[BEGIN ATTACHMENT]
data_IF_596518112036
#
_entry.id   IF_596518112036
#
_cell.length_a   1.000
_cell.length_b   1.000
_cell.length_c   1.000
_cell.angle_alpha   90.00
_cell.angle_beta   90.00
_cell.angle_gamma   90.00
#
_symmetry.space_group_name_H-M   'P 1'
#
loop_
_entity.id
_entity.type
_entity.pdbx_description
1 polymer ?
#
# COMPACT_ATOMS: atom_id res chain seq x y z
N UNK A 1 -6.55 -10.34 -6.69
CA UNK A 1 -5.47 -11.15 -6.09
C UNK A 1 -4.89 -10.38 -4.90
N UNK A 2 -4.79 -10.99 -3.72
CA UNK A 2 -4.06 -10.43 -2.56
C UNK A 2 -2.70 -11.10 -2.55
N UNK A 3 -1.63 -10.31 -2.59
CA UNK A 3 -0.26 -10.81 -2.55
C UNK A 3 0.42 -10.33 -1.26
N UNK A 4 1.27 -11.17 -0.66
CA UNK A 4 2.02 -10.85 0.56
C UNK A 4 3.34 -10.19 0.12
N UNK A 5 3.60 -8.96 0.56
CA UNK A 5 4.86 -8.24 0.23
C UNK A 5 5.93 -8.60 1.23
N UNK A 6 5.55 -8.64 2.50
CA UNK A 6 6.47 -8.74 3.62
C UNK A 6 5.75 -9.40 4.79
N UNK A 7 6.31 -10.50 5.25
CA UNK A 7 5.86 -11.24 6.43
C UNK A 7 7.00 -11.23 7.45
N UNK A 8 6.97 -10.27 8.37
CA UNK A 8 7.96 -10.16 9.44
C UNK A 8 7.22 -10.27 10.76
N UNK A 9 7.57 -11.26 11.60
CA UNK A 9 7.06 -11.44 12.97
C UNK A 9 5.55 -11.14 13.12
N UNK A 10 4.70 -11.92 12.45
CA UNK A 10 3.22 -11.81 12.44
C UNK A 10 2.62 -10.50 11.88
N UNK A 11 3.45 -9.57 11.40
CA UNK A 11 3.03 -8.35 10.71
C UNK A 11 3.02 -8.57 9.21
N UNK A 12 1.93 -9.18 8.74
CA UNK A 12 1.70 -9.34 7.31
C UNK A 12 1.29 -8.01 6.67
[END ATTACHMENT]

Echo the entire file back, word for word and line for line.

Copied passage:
data_IF_596518112036
#
_entry.id   IF_596518112036
#
_cell.length_a   1.000
_cell.length_b   1.000
_cell.length_c   1.000
_cell.angle_alpha   90.00
_cell.angle_beta   90.00
_cell.angle_gamma   90.00
#
_symmetry.space_group_name_H-M   'P 1'
#
loop_
_entity.id
_entity.type
_entity.pdbx_description
1 polymer ?
#
# COMPACT_ATOMS: atom_id res chain seq x y z
N UNK A 1 -6.55 -10.34 -6.69
CA UNK A 1 -5.47 -11.15 -6.09
C UNK A 1 -4.89 -10.38 -4.90
N UNK A 2 -4.79 -10.99 -3.72
CA UNK A 2 -4.06 -10.43 -2.56
C UNK A 2 -2.70 -11.10 -2.55
N UNK A 3 -1.63 -10.31 -2.59
CA UNK A 3 -0.26 -10.81 -2.55
C UNK A 3 0.42 -10.33 -1.26
N UNK A 4 1.27 -11.17 -0.66
CA UNK A 4 2.02 -10.85 0.56
C UNK A 4 3.34 -10.19 0.12
N UNK A 5 3.60 -8.96 0.56
CA UNK A 5 4.86 -8.24 0.23
C UNK A 5 5.93 -8.60 1.23
N UNK A 6 5.55 -8.64 2.50
CA UNK A 6 6.47 -8.74 3.62
C UNK A 6 5.75 -9.40 4.79
N UNK A 7 6.31 -10.50 5.25
CA UNK A 7 5.86 -11.24 6.43
C UNK A 7 7.00 -11.23 7.45
N UNK A 8 6.97 -10.27 8.37
CA UNK A 8 7.96 -10.16 9.44
C UNK A 8 7.22 -10.27 10.76
N UNK A 9 7.57 -11.26 11.60
CA UNK A 9 7.06 -11.44 12.97
C UNK A 9 5.55 -11.14 13.12
N UNK A 10 4.70 -11.92 12.45
CA UNK A 10 3.22 -11.81 12.44
C UNK A 10 2.62 -10.50 11.88
N UNK A 11 3.45 -9.57 11.40
CA UNK A 11 3.03 -8.35 10.71
C UNK A 11 3.02 -8.57 9.21
N UNK A 12 1.93 -9.18 8.74
CA UNK A 12 1.70 -9.34 7.31
C UNK A 12 1.29 -8.01 6.67